Top Dem: ‘Highly unlikely’ State of the Union will happen amid shutdown

The head of the House Democratic Caucus said Wednesday that it’s all but certain party leaders will prevent President TrumpDonald John TrumpThe Memo: Biden seeks revival in South Carolina Congress eyes billion to billion to combat coronavirus Sanders makes the case against Biden ahead of SC primary MORE from giving his State of the Union address if the government remains closed on its scheduled Jan. 29 date.

“It’s absolutely not clear … what his present intention is,” Rep. Hakeem JeffriesHakeem Sekou JeffriesLawmakers trade insults over Trump budget cuts On The Money: Fed chief warns Congress on deficits | Trump blames Powell after Dow dips slightly | Trump withdraws nomination of former US attorney for Treasury post Jeffries: Trump budget is a 'declaration of war on the American dream' MORE (D-N.Y.) told reporters in the Capitol. “But I can say that unless the government is reopened, it’s highly unlikely that the State of the Union is going to take place on the floor of the United States House of Representatives.”

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The remarks are the latest volley in the back-and-forth between the White House and House Democrats over the president’s annual speech to Congress and the country.

Speaker Nancy PelosiNancy PelosiOvernight Health Care — Presented by American Health Care Association — California monitoring 8,400 people for coronavirus | Pence taps career official to coordinate response | Dems insist on guardrails for funding Overnight Energy: Murkowski, Manchin unveil major energy bill | Lawmakers grill EPA chief over push to slash agency's budget | GOP lawmaker accuses Trump officials of 'playing politics' over Yucca Mountain Hillicon Valley — Presented by Facebook — Federal court rules tech giants can censor content | Trump upends surveillance fight | Senate passes bill barring federal funds for Huawei equipment MORE (D-Calif.), upon taking the gavel on Jan. 3, had invited Trump to deliver his speech on Jan. 29. Last week, however, Pelosi suggested the address be postponed until the partial shutdown has ended, citing security concerns surrounding the high-profile event.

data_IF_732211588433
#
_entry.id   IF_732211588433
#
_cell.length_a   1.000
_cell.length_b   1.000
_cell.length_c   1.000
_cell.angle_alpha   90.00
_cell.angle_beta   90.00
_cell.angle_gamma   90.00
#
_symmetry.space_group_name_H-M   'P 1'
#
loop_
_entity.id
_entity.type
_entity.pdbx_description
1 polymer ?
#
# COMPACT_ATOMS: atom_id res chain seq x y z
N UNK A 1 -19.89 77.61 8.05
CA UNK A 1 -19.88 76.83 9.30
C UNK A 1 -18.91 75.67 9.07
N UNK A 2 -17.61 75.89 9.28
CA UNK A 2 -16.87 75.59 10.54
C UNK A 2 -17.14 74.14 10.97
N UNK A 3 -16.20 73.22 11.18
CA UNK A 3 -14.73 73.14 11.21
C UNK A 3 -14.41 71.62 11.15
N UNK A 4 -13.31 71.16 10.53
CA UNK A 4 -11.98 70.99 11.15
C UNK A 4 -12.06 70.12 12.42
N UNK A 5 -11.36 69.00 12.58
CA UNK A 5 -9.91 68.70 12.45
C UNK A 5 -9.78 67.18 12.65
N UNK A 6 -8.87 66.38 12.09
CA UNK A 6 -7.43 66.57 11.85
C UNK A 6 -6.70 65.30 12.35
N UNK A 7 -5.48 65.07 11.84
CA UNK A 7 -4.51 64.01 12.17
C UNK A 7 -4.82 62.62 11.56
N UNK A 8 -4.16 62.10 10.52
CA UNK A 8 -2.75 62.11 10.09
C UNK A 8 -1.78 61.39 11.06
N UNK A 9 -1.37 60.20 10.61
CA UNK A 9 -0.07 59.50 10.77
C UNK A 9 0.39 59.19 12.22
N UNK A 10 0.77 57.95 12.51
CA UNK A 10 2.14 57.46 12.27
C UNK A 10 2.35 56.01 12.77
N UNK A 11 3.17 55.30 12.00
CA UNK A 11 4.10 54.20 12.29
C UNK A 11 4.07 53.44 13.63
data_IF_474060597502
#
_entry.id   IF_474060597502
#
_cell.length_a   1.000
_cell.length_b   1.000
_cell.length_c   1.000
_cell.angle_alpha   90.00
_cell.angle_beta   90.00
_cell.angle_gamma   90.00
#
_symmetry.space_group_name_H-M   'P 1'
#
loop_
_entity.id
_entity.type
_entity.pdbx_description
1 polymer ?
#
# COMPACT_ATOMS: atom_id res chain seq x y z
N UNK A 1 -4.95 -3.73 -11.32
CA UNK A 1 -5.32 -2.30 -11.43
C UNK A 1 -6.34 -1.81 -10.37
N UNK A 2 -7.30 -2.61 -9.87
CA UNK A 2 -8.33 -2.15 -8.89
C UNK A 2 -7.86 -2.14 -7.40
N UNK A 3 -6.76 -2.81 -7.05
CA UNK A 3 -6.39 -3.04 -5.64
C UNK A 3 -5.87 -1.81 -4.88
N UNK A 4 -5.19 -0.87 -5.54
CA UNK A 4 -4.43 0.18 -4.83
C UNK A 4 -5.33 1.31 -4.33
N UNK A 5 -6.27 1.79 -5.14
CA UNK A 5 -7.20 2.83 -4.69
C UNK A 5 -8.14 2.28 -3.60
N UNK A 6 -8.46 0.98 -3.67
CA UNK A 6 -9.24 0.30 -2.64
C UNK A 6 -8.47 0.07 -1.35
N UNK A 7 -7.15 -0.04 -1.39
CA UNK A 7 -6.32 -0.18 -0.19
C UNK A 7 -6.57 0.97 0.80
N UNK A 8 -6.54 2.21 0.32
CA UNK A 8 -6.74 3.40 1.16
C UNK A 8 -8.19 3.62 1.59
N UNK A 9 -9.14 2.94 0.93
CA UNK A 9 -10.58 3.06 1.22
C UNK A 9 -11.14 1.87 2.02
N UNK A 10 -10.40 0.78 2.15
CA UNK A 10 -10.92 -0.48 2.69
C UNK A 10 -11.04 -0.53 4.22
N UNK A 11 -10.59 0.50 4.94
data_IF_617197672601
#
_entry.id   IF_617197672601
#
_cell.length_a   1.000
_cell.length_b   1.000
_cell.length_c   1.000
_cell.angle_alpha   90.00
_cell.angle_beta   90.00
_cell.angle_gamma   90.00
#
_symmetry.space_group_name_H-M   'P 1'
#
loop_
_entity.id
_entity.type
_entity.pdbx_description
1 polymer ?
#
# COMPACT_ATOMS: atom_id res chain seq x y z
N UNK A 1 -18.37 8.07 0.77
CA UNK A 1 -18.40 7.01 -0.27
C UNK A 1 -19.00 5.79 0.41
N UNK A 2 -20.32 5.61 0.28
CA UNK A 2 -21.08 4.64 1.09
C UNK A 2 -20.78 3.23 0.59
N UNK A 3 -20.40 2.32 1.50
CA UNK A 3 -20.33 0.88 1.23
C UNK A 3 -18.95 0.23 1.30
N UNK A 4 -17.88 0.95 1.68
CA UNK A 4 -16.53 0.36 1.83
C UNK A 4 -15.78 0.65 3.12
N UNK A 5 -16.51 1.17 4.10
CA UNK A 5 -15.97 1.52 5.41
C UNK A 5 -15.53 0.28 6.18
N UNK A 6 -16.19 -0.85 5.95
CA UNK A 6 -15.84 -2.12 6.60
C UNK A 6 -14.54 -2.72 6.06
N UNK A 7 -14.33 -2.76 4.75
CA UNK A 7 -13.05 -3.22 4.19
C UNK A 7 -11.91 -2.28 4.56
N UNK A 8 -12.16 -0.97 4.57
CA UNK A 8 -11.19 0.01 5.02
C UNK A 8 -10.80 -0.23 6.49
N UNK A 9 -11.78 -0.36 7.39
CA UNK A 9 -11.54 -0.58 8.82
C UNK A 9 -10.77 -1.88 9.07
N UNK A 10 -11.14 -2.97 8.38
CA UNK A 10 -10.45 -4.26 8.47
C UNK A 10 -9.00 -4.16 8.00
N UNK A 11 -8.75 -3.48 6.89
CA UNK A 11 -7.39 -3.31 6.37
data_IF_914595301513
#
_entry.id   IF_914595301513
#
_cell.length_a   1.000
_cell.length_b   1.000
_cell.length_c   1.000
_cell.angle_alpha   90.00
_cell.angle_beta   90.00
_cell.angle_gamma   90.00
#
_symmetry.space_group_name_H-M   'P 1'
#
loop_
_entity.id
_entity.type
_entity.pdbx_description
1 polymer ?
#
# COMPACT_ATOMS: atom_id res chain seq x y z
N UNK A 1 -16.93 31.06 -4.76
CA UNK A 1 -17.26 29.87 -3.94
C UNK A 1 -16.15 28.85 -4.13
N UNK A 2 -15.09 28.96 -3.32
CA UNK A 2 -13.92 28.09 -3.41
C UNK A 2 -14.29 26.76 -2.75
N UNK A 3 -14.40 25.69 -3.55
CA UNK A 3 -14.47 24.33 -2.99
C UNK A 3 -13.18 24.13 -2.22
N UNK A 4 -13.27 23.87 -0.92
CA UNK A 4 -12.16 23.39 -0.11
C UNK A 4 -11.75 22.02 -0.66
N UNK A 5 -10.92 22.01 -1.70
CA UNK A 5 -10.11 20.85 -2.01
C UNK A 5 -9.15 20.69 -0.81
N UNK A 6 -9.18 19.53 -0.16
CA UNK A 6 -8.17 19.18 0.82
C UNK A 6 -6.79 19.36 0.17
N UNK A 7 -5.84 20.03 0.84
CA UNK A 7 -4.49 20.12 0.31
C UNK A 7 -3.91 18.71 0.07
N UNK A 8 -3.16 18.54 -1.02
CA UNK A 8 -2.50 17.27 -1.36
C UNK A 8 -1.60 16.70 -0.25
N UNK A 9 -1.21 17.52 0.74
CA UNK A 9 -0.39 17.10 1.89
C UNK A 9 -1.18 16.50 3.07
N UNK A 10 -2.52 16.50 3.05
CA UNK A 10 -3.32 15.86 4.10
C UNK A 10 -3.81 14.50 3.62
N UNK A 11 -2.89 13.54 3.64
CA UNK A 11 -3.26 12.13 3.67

Pelosi did not rescind her initial invitation, but asked the president to “work together to determine another suitable date after government has re-opened.”

In response, Trump canceled a scheduled trip by Pelosi and other Democrats to Belgium and Afghanistan. He did not address the State of the Union request directly.

And on Tuesday, the White House asked the House Sergeant-at-Arms for a walk-through of the Capitol in preparation for the speech — the clearest signal yet that Trump is still planning to deliver the address on its scheduled date.

While Pelosi has not responded to the walk-through request, Jeffries’s remarks strongly suggest the Speaker is not prepared to allow it to happen.